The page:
Precision ag, or precision farming as it is more commonly referred to, has seen a sharp increase in interest and uptake in the last few years in the UK. The drivers behind this come from a number of sources, all of which dovetail to make precision farming the obvious way to improve on farm management of inputs in Great Britain. First, and probably principally, is the cost of fertilizer. Phosphorus (P) and potassium (K) cost has increased by 300% over the last 24 months. This has stimulated an increase in interest about nutrient mapping. The costs of nutrient mapping per acre as a proportion of spend on P and K fertilizer is now nominal. Even saving a few percent on a fertilizer bill will comfortably cover the cost of mapping in the first year.
In tandem with this increase in demand, the cost of a GPS kit has declined and compatibility with fertilizer spreaders, so often a stumbling block, is now almost universal. Most farmers in the UK will broadcast fertilizer through a spinning disk spreader on 24-meter (approximately 78-foot) tramlines. The farmer will own his own kit and spread his own fertilizer. This means that he will invest in his own GPS application kit which previously may have been prohibitive. However, all the main spreader manufacturers now have models that are compatible with a GPS-enabled PDA that can be purchased from £1,500 (about $2,600).
So the payback is there and the capital investment is modest. Precision farming is also favored by those who recognize the environmental benefits of only applying inputs in the right amount and in the right place. Therefore, initiatives such as Catchment Sensitive Farming and organizations like FWAG (Farming and Wildlife in Agriculture) actively encourage those to whom they give advice to explore precision farming techniques.
Similar levels of uptake have been seen in the use of guidance and automatic steering systems, and this would be many users’ route into the broader area of Precision Farming.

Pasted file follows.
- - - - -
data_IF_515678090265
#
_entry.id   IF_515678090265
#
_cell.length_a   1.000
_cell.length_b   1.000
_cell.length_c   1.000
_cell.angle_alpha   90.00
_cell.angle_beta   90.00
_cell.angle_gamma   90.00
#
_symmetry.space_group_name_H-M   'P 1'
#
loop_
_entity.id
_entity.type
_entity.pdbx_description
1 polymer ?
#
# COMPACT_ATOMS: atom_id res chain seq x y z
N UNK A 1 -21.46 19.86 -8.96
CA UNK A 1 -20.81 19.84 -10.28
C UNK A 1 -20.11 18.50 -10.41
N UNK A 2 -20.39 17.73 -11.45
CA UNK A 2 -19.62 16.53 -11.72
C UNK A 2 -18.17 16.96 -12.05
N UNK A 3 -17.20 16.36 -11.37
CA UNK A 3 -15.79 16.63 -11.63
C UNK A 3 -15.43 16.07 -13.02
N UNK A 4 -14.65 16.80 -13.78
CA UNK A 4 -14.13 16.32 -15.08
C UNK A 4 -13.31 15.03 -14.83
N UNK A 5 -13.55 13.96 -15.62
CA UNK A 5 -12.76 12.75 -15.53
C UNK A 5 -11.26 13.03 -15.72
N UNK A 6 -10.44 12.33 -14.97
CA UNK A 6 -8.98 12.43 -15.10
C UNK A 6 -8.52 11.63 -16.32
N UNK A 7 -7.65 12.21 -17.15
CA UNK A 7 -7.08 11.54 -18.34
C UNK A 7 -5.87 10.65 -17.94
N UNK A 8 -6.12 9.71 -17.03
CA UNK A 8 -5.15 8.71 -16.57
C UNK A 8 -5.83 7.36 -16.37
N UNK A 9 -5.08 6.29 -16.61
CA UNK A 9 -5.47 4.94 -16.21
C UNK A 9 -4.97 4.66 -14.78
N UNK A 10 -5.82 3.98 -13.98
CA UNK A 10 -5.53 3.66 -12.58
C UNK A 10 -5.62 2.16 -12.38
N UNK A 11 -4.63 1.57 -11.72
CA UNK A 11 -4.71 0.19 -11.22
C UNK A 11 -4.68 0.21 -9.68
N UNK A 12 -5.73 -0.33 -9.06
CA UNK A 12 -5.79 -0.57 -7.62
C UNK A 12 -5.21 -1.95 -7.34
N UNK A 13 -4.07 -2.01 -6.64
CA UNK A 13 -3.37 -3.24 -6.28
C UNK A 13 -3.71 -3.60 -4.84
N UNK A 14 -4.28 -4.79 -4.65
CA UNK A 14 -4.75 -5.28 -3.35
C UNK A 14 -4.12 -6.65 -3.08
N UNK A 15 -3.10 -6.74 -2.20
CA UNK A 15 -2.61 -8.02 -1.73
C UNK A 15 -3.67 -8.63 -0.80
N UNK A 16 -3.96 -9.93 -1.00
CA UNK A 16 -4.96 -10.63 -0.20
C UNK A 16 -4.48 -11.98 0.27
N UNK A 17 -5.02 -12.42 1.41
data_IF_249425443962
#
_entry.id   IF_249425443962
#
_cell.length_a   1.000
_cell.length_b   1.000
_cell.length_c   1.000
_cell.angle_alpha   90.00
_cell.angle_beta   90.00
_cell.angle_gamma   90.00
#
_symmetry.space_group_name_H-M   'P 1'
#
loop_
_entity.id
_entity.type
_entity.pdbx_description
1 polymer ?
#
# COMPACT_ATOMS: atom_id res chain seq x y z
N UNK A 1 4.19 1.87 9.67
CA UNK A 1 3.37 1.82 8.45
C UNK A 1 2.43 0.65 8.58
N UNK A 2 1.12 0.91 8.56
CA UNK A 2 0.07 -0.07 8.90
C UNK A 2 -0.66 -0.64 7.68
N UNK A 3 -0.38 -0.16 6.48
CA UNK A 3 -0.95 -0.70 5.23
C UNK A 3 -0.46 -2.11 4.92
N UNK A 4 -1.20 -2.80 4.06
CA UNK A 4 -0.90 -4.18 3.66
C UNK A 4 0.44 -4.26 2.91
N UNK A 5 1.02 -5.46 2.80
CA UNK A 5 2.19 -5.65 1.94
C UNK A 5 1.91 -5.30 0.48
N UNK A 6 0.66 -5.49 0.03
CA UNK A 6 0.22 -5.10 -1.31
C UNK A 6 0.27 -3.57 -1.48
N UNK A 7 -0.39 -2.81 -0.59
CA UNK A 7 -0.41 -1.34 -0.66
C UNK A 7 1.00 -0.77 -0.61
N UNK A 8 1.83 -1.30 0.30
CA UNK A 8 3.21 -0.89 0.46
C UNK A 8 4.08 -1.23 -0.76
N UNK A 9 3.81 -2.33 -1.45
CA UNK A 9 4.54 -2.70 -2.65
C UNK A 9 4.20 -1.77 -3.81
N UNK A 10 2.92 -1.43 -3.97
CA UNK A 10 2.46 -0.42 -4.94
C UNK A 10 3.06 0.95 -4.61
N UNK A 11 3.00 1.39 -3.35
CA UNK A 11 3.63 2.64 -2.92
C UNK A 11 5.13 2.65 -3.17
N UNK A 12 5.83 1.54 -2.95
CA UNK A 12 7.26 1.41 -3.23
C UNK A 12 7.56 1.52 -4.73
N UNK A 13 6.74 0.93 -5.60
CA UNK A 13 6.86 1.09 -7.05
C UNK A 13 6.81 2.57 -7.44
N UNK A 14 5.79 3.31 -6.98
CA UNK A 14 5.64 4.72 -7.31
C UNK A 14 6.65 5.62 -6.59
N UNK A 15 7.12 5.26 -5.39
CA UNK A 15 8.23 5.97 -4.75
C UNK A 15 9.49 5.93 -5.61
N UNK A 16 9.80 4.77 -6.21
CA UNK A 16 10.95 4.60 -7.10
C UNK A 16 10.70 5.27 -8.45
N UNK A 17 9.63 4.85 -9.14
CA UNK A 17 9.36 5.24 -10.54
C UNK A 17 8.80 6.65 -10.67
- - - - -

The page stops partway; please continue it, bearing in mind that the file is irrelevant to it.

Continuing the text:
On the agronomic side, crop sensing for nitrogen has also seen an increase in use. There are commercial services offering tractor-generated as well as satellite imagery to measure crop biomass. These maps are used to assess the nitrogen requirements of winter cereals and oilseed rape (canola). The UK system is high input/high output agriculture, with winter wheat yields of 10 metric tons per hectare (about 150 bushels/acre) common and 200 kilograms per hectare (178 lbs./acre) nitrogen typically applied in three doses over the season. Therefore, there is potential to collect three images and apply nitrogen variably three times over the season. SOYL Ltd. has provided satellite imagery over 50,000 hectares (ha) in 2008 and has seen average benefits of over £30/ha (about $20 per acre) over uniform rates of application.
The newer methods being used mainly by the early adopter farmers include variable-rate seed rates often based on conductivity surveys. These aim to give an even establishment of plant populations which will provide an additive benefit for crop management from fungicide sprays through to harvesting. SOYL has also carried out compaction mapping and produced variable sub-soiling maps. These have seen unnecessary sub-soiling reduced by up to 40% with associated savings on fuel and equipment wear as well as soil structure benefits.
However, although precision farming is on the up slope, most farmers (70% or more) probably will not be actively implementing precision farming techniques. There is a need to reach out to those who currently are not benefiting or who are sceptical about precision technology. The HGCA (Home Grown Cereals Authority), which manages levy money in the UK on behalf of farmers, has set up a precision farming committee to implement a series of nationwide workshops with the aim of drawing in non-users and giving them advice and information. The HGCA also funds research, and precision farming has been earmarked as a priority for future projects.
UK farmers are generally keen to use new technologies and innovations. This has made uptake in the UK the highest in Europe. When this new technology has a tangible payback it should be an “easy sell.” The task of SOYL and others is to find those farmers who have not yet seen the precision farming “light” and help convert them.